I'm running out of space. Here is what I think it comes down to. The MID encourages excessive borrowing and drives home prices higher than they would be otherwise (opinion). And the existing MID benefits high income, high tax-rate people disproportionately (opinion).

Mr. Jones points out that in 2007, 84% of mortgage interest deductions were claimed by taxpayers with incomes of less than $200,000. I haven't checked it, but I'm sure his number is correct. (But again, that's deductions, not economic benefits.)

Households with incomes over $200,000 number about 2.5 million, out of 117 million total -- about two percent. (That's for 2008, from the Census Bureau.)

Do two percent of the households, even if they're the wealthiest two percent, deserve 16 percent of the deductions (and a far greater portion of the real benefits)? Someone believing in trickle-down, supply-side economics would say yes. Someone trying to balance a budget might say no.

Mr. Jones also says that 86 percent of interest paid was taken as an itemized deduction. Does that mean that the lowest 14 percent got no credit for the interest they paid? Again, out of proportion.

The high-income people already have big houses. We could encourage them to buy bigger houses. At the other end of the scale, there are a lot of people that would like to buy a house but can't, and that is what the CBO recommendations (page 187) are aimed at:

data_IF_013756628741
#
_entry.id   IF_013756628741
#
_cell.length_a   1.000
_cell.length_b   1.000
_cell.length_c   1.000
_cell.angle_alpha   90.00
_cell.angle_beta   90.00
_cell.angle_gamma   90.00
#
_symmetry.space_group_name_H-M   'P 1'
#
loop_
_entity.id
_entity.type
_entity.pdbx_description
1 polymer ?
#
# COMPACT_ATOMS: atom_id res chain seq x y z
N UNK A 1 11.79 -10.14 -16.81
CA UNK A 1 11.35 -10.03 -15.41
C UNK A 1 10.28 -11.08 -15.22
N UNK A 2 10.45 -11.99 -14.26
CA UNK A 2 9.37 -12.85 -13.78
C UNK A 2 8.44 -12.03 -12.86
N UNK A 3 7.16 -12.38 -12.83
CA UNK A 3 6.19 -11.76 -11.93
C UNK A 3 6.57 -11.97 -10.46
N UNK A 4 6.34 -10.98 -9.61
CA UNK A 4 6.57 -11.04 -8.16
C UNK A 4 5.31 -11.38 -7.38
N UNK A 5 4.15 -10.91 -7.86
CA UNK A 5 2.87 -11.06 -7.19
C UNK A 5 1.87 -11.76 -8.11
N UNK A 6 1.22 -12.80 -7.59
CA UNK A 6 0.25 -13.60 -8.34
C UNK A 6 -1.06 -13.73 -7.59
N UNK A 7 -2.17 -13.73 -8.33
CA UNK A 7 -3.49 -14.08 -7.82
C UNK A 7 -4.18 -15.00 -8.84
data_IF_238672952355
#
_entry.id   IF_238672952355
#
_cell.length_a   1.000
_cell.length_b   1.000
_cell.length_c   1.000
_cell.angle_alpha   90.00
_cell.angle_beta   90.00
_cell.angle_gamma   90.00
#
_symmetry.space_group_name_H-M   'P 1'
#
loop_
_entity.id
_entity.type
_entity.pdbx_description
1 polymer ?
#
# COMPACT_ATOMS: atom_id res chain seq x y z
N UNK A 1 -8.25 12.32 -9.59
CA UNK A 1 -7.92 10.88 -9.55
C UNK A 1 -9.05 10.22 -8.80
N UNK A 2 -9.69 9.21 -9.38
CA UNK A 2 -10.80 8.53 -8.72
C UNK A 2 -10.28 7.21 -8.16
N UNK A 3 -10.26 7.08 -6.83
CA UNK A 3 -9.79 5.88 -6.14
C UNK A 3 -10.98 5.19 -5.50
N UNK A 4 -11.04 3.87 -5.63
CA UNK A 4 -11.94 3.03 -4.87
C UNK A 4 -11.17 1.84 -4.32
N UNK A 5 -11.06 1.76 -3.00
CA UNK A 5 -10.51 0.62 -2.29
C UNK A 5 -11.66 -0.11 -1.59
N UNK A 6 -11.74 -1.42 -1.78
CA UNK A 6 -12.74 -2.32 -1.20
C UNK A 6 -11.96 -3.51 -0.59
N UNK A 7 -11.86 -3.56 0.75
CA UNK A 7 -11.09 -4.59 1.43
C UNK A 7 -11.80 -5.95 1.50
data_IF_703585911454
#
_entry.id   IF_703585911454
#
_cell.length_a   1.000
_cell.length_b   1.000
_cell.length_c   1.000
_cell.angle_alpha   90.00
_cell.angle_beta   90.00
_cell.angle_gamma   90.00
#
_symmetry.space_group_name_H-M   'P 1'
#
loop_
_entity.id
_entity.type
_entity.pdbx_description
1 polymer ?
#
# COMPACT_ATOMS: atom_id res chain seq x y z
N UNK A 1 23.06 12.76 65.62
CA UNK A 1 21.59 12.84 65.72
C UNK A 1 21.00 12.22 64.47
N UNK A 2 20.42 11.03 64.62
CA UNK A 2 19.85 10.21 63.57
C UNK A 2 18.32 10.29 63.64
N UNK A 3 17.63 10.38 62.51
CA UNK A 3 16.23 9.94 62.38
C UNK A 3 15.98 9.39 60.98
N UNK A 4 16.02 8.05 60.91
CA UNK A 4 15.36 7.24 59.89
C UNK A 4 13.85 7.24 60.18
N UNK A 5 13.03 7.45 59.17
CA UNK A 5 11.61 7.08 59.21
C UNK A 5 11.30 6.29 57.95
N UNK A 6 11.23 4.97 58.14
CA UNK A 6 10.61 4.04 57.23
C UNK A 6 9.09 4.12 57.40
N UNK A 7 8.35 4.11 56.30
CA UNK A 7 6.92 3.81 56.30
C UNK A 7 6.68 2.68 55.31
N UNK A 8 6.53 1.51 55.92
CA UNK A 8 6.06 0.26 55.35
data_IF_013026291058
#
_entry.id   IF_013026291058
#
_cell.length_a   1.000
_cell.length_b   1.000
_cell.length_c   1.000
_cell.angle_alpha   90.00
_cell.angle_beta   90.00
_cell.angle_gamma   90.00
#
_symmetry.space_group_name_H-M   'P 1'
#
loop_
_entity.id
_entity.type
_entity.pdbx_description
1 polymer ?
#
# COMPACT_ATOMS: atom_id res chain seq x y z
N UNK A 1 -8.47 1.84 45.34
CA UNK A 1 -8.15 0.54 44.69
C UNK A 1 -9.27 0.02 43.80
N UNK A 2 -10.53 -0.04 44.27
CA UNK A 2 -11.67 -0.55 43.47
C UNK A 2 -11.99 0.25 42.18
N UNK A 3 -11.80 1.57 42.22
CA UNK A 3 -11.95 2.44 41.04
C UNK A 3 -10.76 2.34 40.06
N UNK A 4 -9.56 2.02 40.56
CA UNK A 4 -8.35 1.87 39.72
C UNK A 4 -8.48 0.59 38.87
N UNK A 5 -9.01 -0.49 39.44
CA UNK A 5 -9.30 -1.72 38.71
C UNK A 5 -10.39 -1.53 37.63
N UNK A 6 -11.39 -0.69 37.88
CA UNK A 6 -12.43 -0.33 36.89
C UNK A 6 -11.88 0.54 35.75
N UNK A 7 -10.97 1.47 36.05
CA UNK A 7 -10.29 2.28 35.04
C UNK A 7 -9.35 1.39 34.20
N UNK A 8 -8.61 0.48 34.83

[R]eplacing the mortgage interest deduction with a tax credit-would redirect the tax advantages of home ownership to lower-income taxpayers, many of whom currently cannot take advantage of the deduction for mortgage interest. According to a 2005 report of ... President [Bush]'s Advisory Panel on Federal Tax Reform, only 54 percent of taxpayers who pay mortgage interest receive a tax benefit. Converting the mortgage interest deduction to a 15 percent credit would equalize the interest rate subsidy to borrowers, regardless of tax bracket or whether deductions are itemized. Thus, in ways that itemized deductions cannot, the mortgage credit is designed to encourage home ownership among people with lower incomes.
I can understand Mr. Jones's views and tenacity. The members of the trade association he heads expect him to defend their turf, and their goal is to build a greater number of expensive houses, rather than a smaller number of starters. According to an AP report, in fourth quarter 2009 his group spent $1.1 million lobbying Congress and the White House on housing issues, as well as immigration, labor, banking, air and water quality, energy, bankruptcy, endangered species, small business, torts, transportation and trade.

But we can't all live in McMansions. There are better ways to promote home ownership than with itemized deductions.